Attorney General Brian Frosh Monday became the latest Maryland official to oppose federal plans to open up the Atlantic Region’s Outer Continental Shelf to oil and gas exploration.
In written comments submitted to the U.S. Department of the Interior, Frosh said that Maryland’s natural resources would be degraded in what he called an unnecessary and unwise process of exploring for oil and gas.
“The idea of allowing oil exploration along the Atlantic Coast is beyond foolish,” Frosh said. “Half of the water in the Chesapeake Bay comes from the Atlantic Ocean. Beaches like the Assateague Island National Seashore are some of the most unspoiled in the nation. We would be jeopardizing the very assets we are working so hard to preserve.”
In January the Obama administration announced a proposal that would allow leasing of areas offshore of Virginia, North Carolina, South Carolina and Georgia as part of the nation’s Outer Continental Shelf Oil and Gas Leasing Program for 2017-2022. The proposal is open for public comment for roughly another month.
Maryland’s two Democratic U.S. senators, Democrats Ben Cardin and Barbara Mikulski, joined 10 other senators from Northeast states in denouncing the plan as too risky. Their comments were mirrored Monday by Frosh, who said that each stage of gas exploration carries needless dangers, from testing and drilling to the damage done during extraction and transport of the fuels to the inevitable spills that occur.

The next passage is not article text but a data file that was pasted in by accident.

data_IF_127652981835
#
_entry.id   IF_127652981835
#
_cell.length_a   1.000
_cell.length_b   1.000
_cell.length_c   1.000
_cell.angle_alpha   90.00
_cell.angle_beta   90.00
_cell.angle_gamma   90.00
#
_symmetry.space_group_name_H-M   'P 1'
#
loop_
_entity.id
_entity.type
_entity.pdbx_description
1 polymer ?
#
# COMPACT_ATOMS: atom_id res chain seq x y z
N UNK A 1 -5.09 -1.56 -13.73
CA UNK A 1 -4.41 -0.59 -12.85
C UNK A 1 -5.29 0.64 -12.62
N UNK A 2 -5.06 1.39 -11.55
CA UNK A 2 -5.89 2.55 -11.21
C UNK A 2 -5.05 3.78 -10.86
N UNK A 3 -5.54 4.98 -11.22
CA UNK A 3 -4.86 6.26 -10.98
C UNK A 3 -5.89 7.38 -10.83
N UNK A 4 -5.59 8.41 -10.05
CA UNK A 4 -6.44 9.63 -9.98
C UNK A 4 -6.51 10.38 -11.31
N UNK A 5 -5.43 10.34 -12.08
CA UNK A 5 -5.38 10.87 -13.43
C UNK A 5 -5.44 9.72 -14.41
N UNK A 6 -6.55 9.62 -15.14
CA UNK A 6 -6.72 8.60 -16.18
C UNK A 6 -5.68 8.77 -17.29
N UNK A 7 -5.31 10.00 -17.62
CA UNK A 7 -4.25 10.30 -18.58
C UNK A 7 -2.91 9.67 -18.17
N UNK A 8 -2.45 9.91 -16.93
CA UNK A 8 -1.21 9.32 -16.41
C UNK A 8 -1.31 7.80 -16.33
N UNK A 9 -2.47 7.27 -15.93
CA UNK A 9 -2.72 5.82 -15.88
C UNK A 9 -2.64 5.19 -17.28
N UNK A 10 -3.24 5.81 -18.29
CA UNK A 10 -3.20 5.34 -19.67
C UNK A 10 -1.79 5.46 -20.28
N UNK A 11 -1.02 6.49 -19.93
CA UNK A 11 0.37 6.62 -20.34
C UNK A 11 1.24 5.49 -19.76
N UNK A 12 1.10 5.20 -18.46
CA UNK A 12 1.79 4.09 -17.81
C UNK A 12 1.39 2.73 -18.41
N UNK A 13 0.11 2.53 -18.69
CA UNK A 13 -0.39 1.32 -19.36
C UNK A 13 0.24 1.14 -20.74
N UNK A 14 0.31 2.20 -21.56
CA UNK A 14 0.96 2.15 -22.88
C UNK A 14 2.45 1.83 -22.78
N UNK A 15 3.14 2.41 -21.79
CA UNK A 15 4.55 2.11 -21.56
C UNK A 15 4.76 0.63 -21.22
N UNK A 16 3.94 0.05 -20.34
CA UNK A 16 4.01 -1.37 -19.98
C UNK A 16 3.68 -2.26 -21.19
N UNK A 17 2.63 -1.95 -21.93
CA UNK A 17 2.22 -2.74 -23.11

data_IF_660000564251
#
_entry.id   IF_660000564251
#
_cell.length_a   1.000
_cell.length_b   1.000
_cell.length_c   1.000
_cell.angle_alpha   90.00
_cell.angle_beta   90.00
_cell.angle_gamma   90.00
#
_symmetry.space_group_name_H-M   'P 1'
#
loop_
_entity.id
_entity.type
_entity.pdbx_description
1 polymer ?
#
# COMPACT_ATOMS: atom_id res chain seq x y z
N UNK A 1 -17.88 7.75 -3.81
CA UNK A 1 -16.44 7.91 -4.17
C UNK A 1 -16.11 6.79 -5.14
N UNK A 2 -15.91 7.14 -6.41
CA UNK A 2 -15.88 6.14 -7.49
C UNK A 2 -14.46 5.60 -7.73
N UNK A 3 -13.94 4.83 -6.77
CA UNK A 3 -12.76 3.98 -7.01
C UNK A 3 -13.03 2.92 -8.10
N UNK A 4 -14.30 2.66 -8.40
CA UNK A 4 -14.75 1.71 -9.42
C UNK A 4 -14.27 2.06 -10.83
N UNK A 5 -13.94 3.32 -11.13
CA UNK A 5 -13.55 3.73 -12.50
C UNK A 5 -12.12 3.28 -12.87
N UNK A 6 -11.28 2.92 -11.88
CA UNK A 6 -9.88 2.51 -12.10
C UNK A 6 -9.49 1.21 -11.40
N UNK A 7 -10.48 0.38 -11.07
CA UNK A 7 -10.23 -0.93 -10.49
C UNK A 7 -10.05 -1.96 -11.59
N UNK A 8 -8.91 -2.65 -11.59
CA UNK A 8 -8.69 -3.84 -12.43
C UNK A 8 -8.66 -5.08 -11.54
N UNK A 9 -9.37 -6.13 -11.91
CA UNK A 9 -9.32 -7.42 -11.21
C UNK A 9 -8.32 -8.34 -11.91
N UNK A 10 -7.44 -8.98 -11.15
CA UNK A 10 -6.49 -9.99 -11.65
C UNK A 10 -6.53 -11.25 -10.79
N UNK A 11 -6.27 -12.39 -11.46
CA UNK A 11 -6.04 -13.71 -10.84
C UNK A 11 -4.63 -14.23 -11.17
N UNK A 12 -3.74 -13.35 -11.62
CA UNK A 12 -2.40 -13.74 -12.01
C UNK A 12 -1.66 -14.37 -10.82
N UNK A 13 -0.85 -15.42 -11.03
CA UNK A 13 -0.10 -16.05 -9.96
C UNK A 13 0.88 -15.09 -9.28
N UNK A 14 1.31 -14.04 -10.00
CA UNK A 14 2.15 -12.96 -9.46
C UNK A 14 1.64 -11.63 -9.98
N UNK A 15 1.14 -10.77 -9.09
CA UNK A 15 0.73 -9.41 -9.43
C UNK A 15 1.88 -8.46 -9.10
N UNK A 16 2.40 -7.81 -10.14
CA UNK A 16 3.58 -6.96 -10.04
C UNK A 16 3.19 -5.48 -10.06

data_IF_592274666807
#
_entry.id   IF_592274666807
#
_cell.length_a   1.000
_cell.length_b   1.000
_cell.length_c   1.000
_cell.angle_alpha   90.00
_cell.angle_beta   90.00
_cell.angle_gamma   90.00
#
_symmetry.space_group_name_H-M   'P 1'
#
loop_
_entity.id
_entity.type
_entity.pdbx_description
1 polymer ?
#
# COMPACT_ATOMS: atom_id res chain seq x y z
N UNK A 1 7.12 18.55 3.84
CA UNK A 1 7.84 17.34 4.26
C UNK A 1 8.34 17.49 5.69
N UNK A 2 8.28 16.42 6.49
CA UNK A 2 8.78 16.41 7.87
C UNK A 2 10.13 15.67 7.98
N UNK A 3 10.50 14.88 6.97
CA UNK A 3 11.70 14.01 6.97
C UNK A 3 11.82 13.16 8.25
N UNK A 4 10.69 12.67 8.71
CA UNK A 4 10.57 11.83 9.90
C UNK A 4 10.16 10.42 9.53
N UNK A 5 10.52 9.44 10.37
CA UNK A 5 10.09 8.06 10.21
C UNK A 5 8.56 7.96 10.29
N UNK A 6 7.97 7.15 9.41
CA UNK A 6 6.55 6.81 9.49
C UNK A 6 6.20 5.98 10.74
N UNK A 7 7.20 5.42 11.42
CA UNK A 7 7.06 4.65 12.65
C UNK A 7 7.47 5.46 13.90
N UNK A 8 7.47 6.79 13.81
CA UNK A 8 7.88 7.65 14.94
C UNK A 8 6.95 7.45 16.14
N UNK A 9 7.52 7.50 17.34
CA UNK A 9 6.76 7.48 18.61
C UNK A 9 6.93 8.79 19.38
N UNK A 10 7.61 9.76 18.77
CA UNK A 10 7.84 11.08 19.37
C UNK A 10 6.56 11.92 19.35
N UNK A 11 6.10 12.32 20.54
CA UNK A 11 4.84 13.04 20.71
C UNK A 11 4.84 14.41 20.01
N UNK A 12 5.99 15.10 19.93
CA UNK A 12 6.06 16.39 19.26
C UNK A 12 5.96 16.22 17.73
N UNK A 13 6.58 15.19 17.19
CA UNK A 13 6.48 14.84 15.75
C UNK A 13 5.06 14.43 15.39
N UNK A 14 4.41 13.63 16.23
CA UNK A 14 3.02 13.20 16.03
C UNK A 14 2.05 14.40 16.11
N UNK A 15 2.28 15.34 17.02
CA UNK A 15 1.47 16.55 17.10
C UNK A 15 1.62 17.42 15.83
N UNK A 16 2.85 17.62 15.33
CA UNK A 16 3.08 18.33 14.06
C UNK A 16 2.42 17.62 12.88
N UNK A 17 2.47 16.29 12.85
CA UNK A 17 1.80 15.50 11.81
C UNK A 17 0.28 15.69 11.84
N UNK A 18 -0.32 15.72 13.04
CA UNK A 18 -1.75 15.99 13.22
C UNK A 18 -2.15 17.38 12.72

At risk would be the $4 billion mid-Atlantic fisheries and $1 billion in tourism spending in Ocean City and Worcester County.
“There is just no way to eliminate the risks of spills and blowouts,” Frosh said. “The cumulative effect of small leaks can be as damaging as huge disasters such as the BP Deepwater Horizon blowout. Maryland’s tourism economy, fishing economy and natural resources would all be at risk if this unnecessary plan moves forward.”
The Obama administration’s draft plan envisions an oil lease that would include rigs starting as close as 50 miles offshore along the coasts of Virginia, North Carolina, South Carolina and Georgia.
Virginia’s two Democratic U.S. senators, Mark Warner and Tim Kaine, have expressed support for the Obama administration’s plan, saying that it would “result in the safe, responsible development of energy resources off the Virginia and mid-Atlantic coasts.”